Central to the ethnic debate is how religion fits into a country that has historically prided itself on a moderate interpretation of Islam. In 2001, after PAS's shocking victory, Mahathir discarded his usually secular rhetoric and defined Malaysia as an "Islamic state." Abdullah, who holds a degree in Islamic studies, has made "Islam Hadhari," a philosophy of governance based on moderate Muslim tenets, central to his administration. But for a Muslim Malay public that is growing more conservative—the use of headscarves by women has increased dramatically—it's not yet clear whether such formulations will be enough. Mahathir, even with his Chinese chauffeur and Malay-first rhetoric, somehow managed to keep harmony among Malaysia's ethnicities. Abdullah, who recently named a Malaysian Chinese as the nation's top crime fighter, seems to share an inclusive view of Malaysian society. But critics say he has done little to combat the more extreme strains of Islam that are creeping into society—Abdullah, for instance, has supported a strict Sunni interpretation of Islam and has endorsed a "zero-tolerance policy" against anything that deviates from it. Mahathir charges: "There is the perception now that the government is weak, and therefore [conservative Muslims] can now challenge the government."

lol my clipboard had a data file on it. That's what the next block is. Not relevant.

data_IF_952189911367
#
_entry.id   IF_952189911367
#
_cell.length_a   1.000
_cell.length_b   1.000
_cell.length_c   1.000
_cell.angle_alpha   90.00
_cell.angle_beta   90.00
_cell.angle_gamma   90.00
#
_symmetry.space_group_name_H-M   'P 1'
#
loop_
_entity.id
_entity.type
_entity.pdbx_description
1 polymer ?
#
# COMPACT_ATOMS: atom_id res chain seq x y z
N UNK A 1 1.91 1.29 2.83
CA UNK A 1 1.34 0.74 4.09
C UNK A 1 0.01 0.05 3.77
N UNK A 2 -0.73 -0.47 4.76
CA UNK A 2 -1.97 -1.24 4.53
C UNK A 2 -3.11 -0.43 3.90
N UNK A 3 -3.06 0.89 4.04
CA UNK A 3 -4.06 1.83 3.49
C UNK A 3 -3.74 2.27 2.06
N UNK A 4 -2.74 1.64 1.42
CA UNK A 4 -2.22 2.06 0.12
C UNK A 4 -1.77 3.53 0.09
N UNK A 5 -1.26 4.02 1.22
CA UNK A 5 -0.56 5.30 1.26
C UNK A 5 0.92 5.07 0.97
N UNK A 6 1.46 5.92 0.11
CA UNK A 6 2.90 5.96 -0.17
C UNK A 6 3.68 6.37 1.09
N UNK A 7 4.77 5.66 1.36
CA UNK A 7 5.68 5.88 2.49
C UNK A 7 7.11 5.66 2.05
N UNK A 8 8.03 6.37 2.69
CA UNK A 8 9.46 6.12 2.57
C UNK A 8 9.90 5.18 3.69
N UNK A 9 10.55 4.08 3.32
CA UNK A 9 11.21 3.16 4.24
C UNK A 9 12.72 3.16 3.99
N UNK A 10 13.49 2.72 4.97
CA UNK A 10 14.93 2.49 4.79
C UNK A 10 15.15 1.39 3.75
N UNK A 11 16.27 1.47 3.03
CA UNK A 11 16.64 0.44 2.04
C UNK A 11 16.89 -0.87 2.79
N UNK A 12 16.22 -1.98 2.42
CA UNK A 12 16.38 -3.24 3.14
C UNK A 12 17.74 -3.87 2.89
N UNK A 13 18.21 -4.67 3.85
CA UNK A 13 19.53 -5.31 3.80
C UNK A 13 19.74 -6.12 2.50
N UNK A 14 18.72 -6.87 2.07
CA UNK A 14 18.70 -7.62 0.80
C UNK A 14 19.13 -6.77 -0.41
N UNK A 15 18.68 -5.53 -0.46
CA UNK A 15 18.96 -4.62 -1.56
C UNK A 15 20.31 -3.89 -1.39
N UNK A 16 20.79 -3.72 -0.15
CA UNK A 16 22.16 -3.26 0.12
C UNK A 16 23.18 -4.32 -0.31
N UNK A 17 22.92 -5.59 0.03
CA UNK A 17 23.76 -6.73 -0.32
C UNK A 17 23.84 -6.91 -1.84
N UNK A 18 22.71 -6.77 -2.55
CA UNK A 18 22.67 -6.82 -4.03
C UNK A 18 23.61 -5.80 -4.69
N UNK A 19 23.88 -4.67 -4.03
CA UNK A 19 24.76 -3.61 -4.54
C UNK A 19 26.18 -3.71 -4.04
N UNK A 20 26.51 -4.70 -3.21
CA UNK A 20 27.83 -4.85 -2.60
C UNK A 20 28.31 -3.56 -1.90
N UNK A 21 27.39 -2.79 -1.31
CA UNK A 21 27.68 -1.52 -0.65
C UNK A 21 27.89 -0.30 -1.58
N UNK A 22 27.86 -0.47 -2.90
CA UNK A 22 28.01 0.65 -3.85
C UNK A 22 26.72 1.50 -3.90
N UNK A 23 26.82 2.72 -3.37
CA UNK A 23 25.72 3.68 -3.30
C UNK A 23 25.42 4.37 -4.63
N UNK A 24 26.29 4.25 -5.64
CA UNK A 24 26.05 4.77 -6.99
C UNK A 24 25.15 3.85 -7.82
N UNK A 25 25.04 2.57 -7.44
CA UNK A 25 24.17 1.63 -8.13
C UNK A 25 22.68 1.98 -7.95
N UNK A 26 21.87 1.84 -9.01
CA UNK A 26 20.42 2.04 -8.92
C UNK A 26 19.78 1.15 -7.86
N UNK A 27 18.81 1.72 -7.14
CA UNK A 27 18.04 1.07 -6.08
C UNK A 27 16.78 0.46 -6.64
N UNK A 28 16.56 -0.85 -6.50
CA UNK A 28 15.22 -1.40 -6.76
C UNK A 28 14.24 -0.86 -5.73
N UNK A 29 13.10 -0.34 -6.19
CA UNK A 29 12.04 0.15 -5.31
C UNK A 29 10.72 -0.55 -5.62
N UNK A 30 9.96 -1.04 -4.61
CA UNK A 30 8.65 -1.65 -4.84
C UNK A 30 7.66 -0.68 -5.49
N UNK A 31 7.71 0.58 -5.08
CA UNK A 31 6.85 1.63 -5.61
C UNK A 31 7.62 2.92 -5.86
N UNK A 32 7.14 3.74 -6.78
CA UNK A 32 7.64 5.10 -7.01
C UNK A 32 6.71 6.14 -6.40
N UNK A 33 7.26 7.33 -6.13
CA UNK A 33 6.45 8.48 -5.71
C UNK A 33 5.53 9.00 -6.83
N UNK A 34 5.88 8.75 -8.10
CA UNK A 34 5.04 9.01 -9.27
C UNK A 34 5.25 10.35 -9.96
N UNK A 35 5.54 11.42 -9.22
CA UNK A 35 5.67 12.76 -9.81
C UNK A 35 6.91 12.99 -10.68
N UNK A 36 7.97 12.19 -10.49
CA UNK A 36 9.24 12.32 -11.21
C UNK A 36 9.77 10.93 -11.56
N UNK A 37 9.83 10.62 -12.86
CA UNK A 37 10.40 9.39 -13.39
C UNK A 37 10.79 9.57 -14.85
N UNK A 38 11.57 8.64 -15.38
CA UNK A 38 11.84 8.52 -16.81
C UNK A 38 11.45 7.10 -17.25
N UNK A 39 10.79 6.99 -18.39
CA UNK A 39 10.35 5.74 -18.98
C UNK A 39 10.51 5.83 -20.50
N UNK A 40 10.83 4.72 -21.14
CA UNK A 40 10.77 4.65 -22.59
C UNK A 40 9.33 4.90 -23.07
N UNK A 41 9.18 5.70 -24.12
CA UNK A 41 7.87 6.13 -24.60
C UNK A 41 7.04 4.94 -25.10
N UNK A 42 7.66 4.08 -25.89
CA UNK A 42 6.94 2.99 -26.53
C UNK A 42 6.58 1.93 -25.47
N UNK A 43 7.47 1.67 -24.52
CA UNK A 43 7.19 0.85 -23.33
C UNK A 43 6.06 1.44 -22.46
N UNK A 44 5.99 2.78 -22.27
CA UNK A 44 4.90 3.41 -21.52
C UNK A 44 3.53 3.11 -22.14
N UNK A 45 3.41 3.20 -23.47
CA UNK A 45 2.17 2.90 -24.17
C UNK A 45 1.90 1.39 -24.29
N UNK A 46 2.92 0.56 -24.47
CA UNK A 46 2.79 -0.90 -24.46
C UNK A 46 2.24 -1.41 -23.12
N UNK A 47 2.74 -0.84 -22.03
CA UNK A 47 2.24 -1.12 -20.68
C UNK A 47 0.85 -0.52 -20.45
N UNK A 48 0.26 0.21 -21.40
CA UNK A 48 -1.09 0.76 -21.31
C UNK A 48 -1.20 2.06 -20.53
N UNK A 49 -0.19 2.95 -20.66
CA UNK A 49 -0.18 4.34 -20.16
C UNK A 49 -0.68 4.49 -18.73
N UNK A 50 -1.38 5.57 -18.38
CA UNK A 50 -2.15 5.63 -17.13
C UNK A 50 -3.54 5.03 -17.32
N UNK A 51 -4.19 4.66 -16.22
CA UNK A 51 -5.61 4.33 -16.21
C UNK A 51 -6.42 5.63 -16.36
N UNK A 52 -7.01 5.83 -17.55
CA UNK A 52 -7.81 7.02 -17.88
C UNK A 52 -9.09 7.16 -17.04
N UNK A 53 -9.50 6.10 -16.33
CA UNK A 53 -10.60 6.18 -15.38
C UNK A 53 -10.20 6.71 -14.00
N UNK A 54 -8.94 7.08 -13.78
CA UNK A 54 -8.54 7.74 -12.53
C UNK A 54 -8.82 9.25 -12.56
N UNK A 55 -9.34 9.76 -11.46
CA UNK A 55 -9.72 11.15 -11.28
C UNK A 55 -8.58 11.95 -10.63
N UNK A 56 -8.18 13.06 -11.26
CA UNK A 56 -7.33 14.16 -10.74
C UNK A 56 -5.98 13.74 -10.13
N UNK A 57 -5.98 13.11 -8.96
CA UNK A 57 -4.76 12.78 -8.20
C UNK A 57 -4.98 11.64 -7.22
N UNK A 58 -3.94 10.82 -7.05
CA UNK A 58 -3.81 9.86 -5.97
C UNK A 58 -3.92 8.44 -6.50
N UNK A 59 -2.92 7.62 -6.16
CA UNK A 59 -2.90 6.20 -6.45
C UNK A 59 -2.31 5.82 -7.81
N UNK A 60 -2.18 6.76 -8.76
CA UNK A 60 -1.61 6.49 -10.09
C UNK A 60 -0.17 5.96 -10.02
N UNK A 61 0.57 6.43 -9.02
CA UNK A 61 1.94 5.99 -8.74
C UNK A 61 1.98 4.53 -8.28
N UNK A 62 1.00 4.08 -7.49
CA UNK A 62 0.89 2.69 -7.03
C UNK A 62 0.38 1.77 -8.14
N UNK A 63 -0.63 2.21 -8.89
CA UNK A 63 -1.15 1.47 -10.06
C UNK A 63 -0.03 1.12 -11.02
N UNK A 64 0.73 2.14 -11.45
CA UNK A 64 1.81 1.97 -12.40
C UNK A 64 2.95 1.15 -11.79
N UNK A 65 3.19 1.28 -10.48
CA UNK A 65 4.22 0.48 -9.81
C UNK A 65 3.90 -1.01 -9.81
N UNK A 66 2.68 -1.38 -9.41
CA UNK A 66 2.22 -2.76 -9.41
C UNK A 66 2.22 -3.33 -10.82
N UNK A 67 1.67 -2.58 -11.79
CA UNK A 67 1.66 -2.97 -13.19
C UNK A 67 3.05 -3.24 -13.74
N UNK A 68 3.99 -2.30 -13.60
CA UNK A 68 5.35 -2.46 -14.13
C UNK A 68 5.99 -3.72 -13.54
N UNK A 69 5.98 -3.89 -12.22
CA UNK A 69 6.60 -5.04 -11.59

The former PM's denunciations, of course, contribute to this very sense of weakness within the Abdullah administration. But Mahathir has no intention of quieting down. "The thing about leadership in this country is that survival, not ideals, is paramount," says veteran Malaysian political analyst Chandra Muzaffar. That sentiment applies not only to the man struggling to steer his nation forward—but also to the 81-year-old ex-leader who refuses to let go of the wheel.

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A New Vision for Malaysia [Mar. 15, 2004]
Malaysians expected Prime Minister Abdullah Ahmad Badawi to be cautious, but he has quickly emerged as a bold reformer

Interview with Abdullah [Mar. 15, 2004]
"I Have a Different Style"

Not So Fast [Nov. 24, 2003]
Malaysia's new Prime Minister plays rough with his old boss' favorites

Regime Change [Oct. 13, 2003]
After 22 years in power, Mahathir Mohamad is stepping down. Can Malaysia thrive without him?

Malaysia Under Mahathir [Jul. 18, 2001]
TIME's Simon Elegant on the 20-year rule of Prime Minister Mahathir Mohamad